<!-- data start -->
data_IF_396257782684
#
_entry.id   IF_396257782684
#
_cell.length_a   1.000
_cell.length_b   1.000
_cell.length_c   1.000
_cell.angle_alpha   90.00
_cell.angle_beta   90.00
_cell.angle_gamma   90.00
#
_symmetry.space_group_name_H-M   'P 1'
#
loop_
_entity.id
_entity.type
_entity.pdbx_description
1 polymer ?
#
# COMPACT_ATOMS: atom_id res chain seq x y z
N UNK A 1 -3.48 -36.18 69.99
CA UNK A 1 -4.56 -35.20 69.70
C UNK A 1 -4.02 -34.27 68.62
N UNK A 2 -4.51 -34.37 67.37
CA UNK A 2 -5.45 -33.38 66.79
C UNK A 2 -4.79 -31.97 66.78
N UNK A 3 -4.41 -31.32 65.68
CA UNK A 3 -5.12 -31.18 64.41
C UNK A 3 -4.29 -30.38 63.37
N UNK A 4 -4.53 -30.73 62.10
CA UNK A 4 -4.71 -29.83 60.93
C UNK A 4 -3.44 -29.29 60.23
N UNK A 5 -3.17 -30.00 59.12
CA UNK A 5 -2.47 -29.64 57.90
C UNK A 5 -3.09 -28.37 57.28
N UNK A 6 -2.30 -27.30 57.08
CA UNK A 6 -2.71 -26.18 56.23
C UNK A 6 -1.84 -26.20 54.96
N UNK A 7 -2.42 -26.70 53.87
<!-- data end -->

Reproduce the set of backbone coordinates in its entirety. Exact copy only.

data_IF_396257782684
#
_entry.id   IF_396257782684
#
_cell.length_a   1.000
_cell.length_b   1.000
_cell.length_c   1.000
_cell.angle_alpha   90.00
_cell.angle_beta   90.00
_cell.angle_gamma   90.00
#
_symmetry.space_group_name_H-M   'P 1'
#
loop_
_entity.id
_entity.type
_entity.pdbx_description
1 polymer ?
#
# COMPACT_ATOMS: atom_id res chain seq x y z
N UNK A 1 -3.48 -36.18 69.99
CA UNK A 1 -4.56 -35.20 69.70
C UNK A 1 -4.02 -34.27 68.62
N UNK A 2 -4.51 -34.37 67.37
CA UNK A 2 -5.45 -33.38 66.79
C UNK A 2 -4.79 -31.97 66.78
N UNK A 3 -4.41 -31.32 65.68
CA UNK A 3 -5.12 -31.18 64.41
C UNK A 3 -4.29 -30.38 63.37
N UNK A 4 -4.53 -30.73 62.10
CA UNK A 4 -4.71 -29.83 60.93
C UNK A 4 -3.44 -29.29 60.23
N UNK A 5 -3.17 -30.00 59.12
CA UNK A 5 -2.47 -29.64 57.90
C UNK A 5 -3.09 -28.37 57.28
N UNK A 6 -2.30 -27.30 57.08
CA UNK A 6 -2.71 -26.18 56.23
C UNK A 6 -1.84 -26.20 54.96
N UNK A 7 -2.42 -26.70 53.87